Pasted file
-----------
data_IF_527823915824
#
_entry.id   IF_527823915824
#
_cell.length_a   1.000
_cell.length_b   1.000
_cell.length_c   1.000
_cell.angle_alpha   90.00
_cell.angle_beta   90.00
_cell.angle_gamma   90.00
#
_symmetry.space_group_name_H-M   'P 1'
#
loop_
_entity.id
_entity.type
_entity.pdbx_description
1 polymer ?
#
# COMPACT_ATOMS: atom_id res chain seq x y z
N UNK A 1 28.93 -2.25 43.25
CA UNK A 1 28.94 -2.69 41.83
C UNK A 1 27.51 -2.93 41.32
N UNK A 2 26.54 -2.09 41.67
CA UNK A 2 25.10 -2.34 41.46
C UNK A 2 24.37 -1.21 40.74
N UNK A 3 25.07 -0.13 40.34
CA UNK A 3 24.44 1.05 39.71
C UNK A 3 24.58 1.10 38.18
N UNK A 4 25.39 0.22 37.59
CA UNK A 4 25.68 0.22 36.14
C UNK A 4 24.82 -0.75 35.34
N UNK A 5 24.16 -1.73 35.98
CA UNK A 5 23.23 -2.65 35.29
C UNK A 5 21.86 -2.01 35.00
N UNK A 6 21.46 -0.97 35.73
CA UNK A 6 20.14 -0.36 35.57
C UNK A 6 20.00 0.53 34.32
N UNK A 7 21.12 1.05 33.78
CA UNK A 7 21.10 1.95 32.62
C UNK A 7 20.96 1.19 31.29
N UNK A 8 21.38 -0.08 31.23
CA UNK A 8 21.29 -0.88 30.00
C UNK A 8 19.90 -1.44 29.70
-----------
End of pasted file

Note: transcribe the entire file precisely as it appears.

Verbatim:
data_IF_527823915824
#
_entry.id   IF_527823915824
#
_cell.length_a   1.000
_cell.length_b   1.000
_cell.length_c   1.000
_cell.angle_alpha   90.00
_cell.angle_beta   90.00
_cell.angle_gamma   90.00
#
_symmetry.space_group_name_H-M   'P 1'
#
loop_
_entity.id
_entity.type
_entity.pdbx_description
1 polymer ?
#
# COMPACT_ATOMS: atom_id res chain seq x y z
N UNK A 1 28.93 -2.25 43.25
CA UNK A 1 28.94 -2.69 41.83
C UNK A 1 27.51 -2.93 41.32
N UNK A 2 26.54 -2.09 41.67
CA UNK A 2 25.10 -2.34 41.46
C UNK A 2 24.37 -1.21 40.74
N UNK A 3 25.07 -0.13 40.34
CA UNK A 3 24.44 1.05 39.71
C UNK A 3 24.58 1.10 38.18
N UNK A 4 25.39 0.22 37.59
CA UNK A 4 25.68 0.22 36.14
C UNK A 4 24.82 -0.75 35.34
N UNK A 5 24.16 -1.73 35.98
CA UNK A 5 23.23 -2.65 35.29
C UNK A 5 21.86 -2.01 35.00
N UNK A 6 21.46 -0.97 35.73
CA UNK A 6 20.14 -0.36 35.57
C UNK A 6 20.00 0.53 34.32
N UNK A 7 21.12 1.05 33.78
CA UNK A 7 21.10 1.95 32.62
C UNK A 7 20.96 1.19 31.29
N UNK A 8 21.38 -0.08 31.23
CA UNK A 8 21.29 -0.88 30.00
C UNK A 8 19.90 -1.44 29.70